We’ve been in the mood for sailing lately. Over the past 10 days we’ve traveled from the south of Martinique to the north of Guadeloupe …. stopping in at 7 anchorages along the way. I haven’t posted a blog during this time, as our internet access suffers when we travel … we choose not to purchase data plans when we know we may not stay long in a country.
Sailing north along Martinique’s lee shore was great, as we had wind but no seas. The peak of the volcano at St. Pierre was clear (an uncommon occurrence) – this is one of the most picturesque anchorages in the Caribbean.
old and new blend - check out those old sails being used as shades
Remains stand from an eruption which decimated the town in 1902, and new buildings have sprung from the old foundations.
We watched the sunrise over Martinique on the day we left. Dominica could be seen even before we cleared its’ northern tip.
With a 10-15 knot east wind, the sail in the open channel between the islands was great; but in Dominica’s lee, we motored north for almost 5 hr. to reach Portsmouth. Our reward – an almost cloudless sunset.
the fishermens' dock in Portsmouth
We love the Indian River in Portsmouth. We’ve been up the river twice on boat tours; so this year we chose to walk the trail instead. The photos show it better than words can describe it.
a pig farm at the trailhead
huge roots of the bloodwood tree
I love Dominica for its’ hiking and its’ sites. On a second day, Gil & I took a local bus from Portsmouth to Bense, a small community on the windward side, which is near the trail head to Chaudierre Pool. To find it, we asked several locals for directions. We followed a ridge trail with stunning vistas
that's Guadeloupe on the horizon
can you find the mudslide?
.... then followed a farm access road
pointsettas grow a little bigger here!
and eventually met a Canadian Dominican, who after living and working in the Vancouver area for 30+ years, returned to Dominica to retire. He purchased 10 acres of land and was in the process of taking lumber from it, planting crops, and creating crayfish pools. He had nine men working his land. Gil & I were impressed by their work – with only a chainsaw, they were felling trees and cutting them into boards – incredibly straight ones!
Less impressive, was the news he gave us that we had missed the trail to Chaudierre Pool! He welcomed us to enjoy the running stream of water and natural pool on his own property.
We did take a small break here, but then chose to backtrack in search of the trail we missed.
Dominican guard rail .... Gil could see tree tops less than 50 feet away
We did find it, and we followed it through lush forest until we were likely to get our feet wet crossing a stream. We were feeling tired and hungry, and chose to abort and head back into town for lunch instead! Back at the bus stop, a couple of local guys came by and offered to drive us to Calibishie for lunch. Rather than wait for a bus, we accepted their offer. They dropped us off at a popular seaside restaurant, where we enjoyed a hearty meal. Re-energized, we decided to walk on to an area called Red Rock ….. aptly named…..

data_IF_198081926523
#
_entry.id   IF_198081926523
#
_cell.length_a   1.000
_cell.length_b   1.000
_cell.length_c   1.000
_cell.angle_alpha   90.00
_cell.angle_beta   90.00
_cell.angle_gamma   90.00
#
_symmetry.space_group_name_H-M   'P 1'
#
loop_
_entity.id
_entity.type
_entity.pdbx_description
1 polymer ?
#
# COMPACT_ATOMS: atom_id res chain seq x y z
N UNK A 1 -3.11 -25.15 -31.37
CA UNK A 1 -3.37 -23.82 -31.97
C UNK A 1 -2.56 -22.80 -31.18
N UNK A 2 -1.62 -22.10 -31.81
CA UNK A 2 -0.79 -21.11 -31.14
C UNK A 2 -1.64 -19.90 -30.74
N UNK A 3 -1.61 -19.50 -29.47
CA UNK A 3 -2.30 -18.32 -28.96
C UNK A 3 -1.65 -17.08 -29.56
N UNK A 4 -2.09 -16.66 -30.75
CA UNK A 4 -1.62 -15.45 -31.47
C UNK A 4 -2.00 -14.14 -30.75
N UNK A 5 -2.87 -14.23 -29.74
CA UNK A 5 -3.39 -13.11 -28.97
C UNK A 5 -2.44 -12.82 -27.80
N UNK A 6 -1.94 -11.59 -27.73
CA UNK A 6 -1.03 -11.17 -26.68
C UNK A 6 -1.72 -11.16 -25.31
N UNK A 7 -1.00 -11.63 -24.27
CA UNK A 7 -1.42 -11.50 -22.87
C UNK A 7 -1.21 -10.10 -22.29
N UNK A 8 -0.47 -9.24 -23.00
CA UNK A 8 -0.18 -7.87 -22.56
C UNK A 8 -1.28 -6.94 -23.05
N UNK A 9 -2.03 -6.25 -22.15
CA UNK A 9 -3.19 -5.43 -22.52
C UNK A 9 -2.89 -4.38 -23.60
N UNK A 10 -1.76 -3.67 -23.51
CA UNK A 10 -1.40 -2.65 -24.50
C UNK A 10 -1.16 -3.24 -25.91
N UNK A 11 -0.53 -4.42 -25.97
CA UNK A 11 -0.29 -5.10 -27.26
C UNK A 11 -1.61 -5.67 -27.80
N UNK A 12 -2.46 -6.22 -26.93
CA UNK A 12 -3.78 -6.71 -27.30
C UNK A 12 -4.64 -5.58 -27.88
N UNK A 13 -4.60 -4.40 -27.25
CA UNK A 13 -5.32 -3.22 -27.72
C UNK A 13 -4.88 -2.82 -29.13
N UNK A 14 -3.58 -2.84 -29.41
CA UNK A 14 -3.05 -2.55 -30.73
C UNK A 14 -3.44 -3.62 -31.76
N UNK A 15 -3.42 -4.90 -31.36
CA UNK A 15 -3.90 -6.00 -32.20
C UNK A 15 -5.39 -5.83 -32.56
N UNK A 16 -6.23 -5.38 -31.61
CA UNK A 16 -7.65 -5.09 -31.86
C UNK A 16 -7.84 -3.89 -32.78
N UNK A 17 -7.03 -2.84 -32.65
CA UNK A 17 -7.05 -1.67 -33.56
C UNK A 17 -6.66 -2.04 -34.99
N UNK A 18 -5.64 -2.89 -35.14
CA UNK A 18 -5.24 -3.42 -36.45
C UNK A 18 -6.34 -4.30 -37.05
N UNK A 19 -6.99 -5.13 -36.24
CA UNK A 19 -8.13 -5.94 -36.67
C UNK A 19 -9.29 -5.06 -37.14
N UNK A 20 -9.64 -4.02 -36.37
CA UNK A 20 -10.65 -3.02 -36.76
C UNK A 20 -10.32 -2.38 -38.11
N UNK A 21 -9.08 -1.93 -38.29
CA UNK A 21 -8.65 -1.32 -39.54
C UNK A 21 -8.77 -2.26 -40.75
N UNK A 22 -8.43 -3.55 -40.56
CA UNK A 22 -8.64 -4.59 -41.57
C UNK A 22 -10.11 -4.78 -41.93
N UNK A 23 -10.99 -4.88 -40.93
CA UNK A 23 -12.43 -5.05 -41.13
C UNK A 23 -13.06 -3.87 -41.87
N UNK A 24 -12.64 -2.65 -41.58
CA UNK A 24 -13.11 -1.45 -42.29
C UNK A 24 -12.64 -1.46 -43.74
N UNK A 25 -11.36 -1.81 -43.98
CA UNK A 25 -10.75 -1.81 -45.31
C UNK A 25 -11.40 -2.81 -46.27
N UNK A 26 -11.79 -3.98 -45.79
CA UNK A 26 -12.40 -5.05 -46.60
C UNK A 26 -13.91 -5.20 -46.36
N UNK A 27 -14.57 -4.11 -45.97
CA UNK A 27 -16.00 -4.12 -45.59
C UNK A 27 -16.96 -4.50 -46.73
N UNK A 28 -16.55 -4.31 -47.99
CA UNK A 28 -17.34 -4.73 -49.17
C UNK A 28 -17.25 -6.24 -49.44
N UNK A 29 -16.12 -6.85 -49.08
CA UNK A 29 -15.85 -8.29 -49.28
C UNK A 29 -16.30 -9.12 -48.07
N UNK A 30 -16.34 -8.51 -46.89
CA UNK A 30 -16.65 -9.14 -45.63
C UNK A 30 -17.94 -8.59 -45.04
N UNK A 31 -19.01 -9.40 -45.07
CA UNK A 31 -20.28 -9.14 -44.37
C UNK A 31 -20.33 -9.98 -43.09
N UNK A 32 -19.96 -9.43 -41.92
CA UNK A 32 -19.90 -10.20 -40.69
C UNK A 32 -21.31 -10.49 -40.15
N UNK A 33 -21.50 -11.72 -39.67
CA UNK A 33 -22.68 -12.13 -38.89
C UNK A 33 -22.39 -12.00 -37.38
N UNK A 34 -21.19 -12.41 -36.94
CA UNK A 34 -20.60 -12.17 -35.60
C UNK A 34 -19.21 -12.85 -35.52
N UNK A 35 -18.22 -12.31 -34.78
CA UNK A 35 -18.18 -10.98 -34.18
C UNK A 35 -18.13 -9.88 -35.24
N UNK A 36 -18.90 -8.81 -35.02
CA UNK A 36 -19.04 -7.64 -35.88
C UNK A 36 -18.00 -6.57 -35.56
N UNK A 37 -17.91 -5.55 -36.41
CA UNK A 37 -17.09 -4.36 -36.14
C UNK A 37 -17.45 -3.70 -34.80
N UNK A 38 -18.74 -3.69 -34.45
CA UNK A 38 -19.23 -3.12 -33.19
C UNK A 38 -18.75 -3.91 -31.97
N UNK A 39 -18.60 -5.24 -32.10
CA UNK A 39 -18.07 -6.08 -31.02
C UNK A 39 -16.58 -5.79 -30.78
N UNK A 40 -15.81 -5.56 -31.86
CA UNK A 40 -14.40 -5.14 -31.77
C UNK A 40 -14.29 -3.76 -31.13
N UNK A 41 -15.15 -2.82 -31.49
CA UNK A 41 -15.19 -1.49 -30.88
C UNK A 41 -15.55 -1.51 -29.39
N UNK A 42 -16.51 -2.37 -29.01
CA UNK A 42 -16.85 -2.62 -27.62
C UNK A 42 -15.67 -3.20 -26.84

The day was getting on, and we still needed to catch a bus back to Portsmouth, so we trekked it back to Calibishie and waited and waited and waited….. and finally gave up waiting. We had hitch hiked once before in Dominica, and we thought it might be more fruitful to do it again. It wasn’t long before someone stopped and offered to ‘taxi’ us, and we accepted. We managed to get back to our boat in time for sundowners!
From Portsmouth, Dominica we sailed north to Les Saintes, a group of small picturesque French islands.
our anchorage at Ilet Cabrit - we're the smallest boat at the back of the pack
As the main anchorage in front of the town of Bouges Des Saintes was ‘rolly’ (too open to northeasterly winds), we chose to anchor at Ilet Cabrit where it was calmer. Ilet Cabrit is the smallest of Les Saintes, inhabited by only chickens and goats,
and is home to the remains of Fort Josephine. We walked up to it, and quite enjoyed the views…
Ilet Cabrit also had some good snorkeling…
another ugly sea cucumber
scrawled file fish
Once more, Gil & I got ‘itchy feet’ to sail again, and headed north for Guadeloupe. The forecasted winds were stronger than we typically would ‘go’ in – ENE @ 20-25 knots, gusting to 30 – but the distance in the open channel from Les Saintes to the lee of Guadeloupe is only about 10 miles, and once in the lee of the island, it would be smooth sailing. We reefed our sails and set off. That was a ‘salty’ 10 miles! The southern tip of Guadeloupe was especially choppy. We were relieved to reach the island’s lee, where we had a good sail north to Pigeon Island. The French chose their islands well…. we were able to SAIL in the lees of both Martinique and Guadeloupe. We couldn’t manage that in the lees of Grenada, St. Vincent or Dominica. Why is that, I wonder?
As I write this, Gil & I have moved to Guadeloupe’s northernmost anchorage at Deshaies, where we are waiting for weather to sail to Antigua. The tradewinds have strengthened, as they do this time of year. The “Christmas Winds” have come, and with them the opportunities to sail safely and comfortably are fewer. The lighter wind months of October and November spoiled us; but now we must weather watch and pay respect to those weather gods!